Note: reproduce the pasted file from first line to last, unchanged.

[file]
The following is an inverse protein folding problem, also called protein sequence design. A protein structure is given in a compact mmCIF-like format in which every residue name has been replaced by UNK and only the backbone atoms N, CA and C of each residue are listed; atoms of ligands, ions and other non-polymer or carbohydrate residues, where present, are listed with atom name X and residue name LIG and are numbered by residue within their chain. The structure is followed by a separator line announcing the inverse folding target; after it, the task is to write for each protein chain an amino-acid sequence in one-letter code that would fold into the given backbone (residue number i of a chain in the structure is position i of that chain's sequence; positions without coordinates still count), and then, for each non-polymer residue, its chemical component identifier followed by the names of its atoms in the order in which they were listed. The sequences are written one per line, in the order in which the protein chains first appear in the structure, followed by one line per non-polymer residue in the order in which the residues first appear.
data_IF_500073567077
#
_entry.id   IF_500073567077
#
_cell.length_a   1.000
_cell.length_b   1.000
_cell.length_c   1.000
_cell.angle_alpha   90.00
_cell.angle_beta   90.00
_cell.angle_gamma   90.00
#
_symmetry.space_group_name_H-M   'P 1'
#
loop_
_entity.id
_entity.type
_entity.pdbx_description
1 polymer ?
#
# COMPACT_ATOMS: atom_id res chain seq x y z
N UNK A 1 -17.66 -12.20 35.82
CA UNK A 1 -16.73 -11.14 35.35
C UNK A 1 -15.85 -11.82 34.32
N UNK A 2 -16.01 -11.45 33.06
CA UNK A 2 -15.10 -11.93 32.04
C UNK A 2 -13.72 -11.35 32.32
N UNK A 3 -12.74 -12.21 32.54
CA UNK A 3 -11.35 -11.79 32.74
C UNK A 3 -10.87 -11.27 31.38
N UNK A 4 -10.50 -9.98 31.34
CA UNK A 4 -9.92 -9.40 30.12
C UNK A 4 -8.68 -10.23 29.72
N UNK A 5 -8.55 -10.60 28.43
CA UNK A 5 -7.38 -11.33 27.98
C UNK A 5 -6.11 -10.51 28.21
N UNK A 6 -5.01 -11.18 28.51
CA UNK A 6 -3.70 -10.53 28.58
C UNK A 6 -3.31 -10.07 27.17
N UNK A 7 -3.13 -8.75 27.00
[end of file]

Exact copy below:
The following is an inverse protein folding problem, also called protein sequence design. A protein structure is given in a compact mmCIF-like format in which every residue name has been replaced by UNK and only the backbone atoms N, CA and C of each residue are listed; atoms of ligands, ions and other non-polymer or carbohydrate residues, where present, are listed with atom name X and residue name LIG and are numbered by residue within their chain. The structure is followed by a separator line announcing the inverse folding target; after it, the task is to write for each protein chain an amino-acid sequence in one-letter code that would fold into the given backbone (residue number i of a chain in the structure is position i of that chain's sequence; positions without coordinates still count), and then, for each non-polymer residue, its chemical component identifier followed by the names of its atoms in the order in which they were listed. The sequences are written one per line, in the order in which the protein chains first appear in the structure, followed by one line per non-polymer residue in the order in which the residues first appear.
data_IF_500073567077
#
_entry.id   IF_500073567077
#
_cell.length_a   1.000
_cell.length_b   1.000
_cell.length_c   1.000
_cell.angle_alpha   90.00
_cell.angle_beta   90.00
_cell.angle_gamma   90.00
#
_symmetry.space_group_name_H-M   'P 1'
#
loop_
_entity.id
_entity.type
_entity.pdbx_description
1 polymer ?
#
# COMPACT_ATOMS: atom_id res chain seq x y z
N UNK A 1 -17.66 -12.20 35.82
CA UNK A 1 -16.73 -11.14 35.35
C UNK A 1 -15.85 -11.82 34.32
N UNK A 2 -16.01 -11.45 33.06
CA UNK A 2 -15.10 -11.93 32.04
C UNK A 2 -13.72 -11.35 32.32
N UNK A 3 -12.74 -12.21 32.54
CA UNK A 3 -11.35 -11.79 32.74
C UNK A 3 -10.87 -11.27 31.38
N UNK A 4 -10.50 -9.98 31.34
CA UNK A 4 -9.92 -9.40 30.12
C UNK A 4 -8.68 -10.23 29.72
N UNK A 5 -8.55 -10.60 28.43
CA UNK A 5 -7.38 -11.33 27.98
C UNK A 5 -6.11 -10.51 28.21
N UNK A 6 -5.01 -11.18 28.51
CA UNK A 6 -3.70 -10.53 28.58
C UNK A 6 -3.31 -10.07 27.17
N UNK A 7 -3.13 -8.75 27.00